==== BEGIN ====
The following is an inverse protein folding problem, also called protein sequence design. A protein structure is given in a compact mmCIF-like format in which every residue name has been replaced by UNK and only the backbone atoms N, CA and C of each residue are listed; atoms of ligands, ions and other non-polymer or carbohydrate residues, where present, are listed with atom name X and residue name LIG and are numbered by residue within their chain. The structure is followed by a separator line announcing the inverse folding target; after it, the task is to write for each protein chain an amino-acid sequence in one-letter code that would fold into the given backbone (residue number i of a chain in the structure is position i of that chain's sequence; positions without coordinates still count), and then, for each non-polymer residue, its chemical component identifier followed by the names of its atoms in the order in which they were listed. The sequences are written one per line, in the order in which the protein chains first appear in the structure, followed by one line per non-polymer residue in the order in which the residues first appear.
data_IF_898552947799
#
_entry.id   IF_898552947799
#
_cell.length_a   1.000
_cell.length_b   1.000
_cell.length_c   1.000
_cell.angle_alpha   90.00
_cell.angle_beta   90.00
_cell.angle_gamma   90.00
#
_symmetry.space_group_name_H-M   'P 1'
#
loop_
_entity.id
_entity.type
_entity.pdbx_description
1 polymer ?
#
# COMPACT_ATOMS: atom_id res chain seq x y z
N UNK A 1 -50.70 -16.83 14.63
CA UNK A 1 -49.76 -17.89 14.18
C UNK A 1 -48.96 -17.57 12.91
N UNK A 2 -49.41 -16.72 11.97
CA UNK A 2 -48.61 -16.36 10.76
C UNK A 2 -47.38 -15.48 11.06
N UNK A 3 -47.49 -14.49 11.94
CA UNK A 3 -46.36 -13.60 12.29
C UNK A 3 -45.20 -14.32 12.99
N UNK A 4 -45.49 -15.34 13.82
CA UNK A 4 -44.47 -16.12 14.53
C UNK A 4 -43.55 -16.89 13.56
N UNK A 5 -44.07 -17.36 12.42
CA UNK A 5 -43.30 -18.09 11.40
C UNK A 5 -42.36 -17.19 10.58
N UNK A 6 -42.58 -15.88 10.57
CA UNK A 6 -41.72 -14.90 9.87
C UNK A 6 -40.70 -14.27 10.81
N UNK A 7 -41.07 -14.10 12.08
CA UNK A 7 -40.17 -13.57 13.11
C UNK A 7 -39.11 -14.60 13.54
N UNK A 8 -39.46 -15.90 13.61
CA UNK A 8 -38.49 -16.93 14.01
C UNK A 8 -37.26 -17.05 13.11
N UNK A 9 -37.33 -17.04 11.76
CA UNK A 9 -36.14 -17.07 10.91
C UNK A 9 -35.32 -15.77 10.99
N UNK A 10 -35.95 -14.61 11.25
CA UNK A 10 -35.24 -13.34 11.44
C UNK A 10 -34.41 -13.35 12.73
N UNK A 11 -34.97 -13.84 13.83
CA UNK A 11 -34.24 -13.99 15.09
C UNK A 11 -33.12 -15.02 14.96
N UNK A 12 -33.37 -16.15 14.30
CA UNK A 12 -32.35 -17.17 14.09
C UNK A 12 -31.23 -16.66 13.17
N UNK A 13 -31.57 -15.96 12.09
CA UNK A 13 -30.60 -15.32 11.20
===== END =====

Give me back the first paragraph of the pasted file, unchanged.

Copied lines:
The following is an inverse protein folding problem, also called protein sequence design. A protein structure is given in a compact mmCIF-like format in which every residue name has been replaced by UNK and only the backbone atoms N, CA and C of each residue are listed; atoms of ligands, ions and other non-polymer or carbohydrate residues, where present, are listed with atom name X and residue name LIG and are numbered by residue within their chain. The structure is followed by a separator line announcing the inverse folding target; after it, the task is to write for each protein chain an amino-acid sequence in one-letter code that would fold into the given backbone (residue number i of a chain in the structure is position i of that chain's sequence; positions without coordinates still count), and then, for each non-polymer residue, its chemical component identifier followed by the names of its atoms in the order in which they were listed. The sequences are written one per line, in the order in which the protein chains first appear in the structure, followed by one line per non-polymer residue in the order in which the residues first appear.